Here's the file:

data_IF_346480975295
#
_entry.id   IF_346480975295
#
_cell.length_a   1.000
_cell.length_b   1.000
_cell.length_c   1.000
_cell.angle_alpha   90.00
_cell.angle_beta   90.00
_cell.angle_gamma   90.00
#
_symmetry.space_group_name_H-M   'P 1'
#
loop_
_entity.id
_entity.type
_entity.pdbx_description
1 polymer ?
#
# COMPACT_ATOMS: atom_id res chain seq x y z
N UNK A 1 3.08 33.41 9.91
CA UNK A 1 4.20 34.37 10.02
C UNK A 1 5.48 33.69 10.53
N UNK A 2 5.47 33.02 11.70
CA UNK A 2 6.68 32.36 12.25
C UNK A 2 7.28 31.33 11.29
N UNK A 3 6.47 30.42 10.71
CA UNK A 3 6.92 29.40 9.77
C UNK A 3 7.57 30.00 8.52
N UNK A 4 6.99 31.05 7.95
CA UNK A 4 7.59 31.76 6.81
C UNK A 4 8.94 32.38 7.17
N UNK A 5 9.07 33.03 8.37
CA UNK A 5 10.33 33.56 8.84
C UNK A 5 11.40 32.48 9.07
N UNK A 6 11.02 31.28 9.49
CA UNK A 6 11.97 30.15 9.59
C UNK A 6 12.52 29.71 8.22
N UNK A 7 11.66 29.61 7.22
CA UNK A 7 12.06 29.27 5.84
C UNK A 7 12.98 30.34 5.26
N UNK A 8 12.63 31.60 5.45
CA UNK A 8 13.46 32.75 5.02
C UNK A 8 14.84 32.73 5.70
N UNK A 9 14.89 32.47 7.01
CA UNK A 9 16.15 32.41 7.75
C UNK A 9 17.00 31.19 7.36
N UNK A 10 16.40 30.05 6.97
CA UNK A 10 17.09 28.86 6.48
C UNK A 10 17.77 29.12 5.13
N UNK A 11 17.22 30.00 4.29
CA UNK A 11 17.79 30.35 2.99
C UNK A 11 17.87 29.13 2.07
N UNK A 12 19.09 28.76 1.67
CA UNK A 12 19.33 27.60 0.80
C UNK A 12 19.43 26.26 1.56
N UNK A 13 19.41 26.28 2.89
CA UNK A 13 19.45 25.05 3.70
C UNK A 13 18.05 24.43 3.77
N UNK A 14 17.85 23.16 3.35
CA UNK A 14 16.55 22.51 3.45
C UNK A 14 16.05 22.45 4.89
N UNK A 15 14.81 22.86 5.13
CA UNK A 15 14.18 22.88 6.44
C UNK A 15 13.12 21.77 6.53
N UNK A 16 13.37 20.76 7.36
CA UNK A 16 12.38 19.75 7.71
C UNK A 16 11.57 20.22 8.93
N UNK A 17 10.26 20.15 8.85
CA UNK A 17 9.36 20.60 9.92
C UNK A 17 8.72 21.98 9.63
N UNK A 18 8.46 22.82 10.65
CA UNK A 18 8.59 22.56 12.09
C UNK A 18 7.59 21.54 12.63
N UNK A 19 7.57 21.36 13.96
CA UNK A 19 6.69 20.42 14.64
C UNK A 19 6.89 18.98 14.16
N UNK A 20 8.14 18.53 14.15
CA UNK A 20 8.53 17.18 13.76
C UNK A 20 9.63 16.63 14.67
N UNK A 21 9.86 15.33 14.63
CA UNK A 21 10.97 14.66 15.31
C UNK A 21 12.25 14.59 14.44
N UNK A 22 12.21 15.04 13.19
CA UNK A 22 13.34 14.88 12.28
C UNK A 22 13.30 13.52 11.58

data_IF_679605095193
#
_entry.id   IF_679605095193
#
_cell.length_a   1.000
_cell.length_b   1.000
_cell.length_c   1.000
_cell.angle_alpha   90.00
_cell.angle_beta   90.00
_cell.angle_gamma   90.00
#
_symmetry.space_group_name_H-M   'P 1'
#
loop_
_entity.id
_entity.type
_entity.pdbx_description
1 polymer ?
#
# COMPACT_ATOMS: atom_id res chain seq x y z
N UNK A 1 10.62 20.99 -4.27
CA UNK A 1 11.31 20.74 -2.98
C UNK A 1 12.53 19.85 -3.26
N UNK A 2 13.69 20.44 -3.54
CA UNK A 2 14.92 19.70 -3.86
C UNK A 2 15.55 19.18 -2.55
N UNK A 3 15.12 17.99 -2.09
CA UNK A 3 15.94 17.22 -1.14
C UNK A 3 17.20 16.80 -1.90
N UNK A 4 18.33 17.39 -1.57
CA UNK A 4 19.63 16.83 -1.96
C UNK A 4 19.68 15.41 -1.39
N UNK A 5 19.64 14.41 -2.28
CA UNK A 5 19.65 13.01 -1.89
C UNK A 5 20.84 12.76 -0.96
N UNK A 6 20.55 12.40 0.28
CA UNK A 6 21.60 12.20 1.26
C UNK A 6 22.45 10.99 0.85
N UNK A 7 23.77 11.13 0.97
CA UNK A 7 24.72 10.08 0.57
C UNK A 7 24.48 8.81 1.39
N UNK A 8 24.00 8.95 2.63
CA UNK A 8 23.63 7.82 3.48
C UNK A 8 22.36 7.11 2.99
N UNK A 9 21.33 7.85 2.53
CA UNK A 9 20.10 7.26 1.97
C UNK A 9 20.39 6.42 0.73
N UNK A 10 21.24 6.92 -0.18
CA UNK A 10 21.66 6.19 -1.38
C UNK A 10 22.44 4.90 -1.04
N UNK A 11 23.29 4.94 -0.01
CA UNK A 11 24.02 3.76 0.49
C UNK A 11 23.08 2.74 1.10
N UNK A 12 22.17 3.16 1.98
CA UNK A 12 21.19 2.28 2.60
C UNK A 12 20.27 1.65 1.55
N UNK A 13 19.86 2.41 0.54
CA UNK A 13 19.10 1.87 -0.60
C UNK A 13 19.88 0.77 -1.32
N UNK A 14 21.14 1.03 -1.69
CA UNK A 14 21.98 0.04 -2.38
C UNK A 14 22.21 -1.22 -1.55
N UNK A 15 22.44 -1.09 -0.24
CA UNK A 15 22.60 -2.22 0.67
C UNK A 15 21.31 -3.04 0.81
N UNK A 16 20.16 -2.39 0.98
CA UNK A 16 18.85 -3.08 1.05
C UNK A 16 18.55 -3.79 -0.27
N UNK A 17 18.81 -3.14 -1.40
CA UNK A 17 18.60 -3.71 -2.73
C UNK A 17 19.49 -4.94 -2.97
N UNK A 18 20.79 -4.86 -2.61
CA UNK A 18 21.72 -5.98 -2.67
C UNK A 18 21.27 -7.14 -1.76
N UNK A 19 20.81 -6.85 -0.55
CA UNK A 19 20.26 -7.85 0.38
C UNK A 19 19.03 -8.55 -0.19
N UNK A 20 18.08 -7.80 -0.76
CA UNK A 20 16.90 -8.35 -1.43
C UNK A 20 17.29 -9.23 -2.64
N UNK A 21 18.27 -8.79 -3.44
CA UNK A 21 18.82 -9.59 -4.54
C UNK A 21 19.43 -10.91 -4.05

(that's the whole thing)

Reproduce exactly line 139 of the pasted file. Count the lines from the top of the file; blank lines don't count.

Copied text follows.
C UNK A 11 23.08 2.74 1.10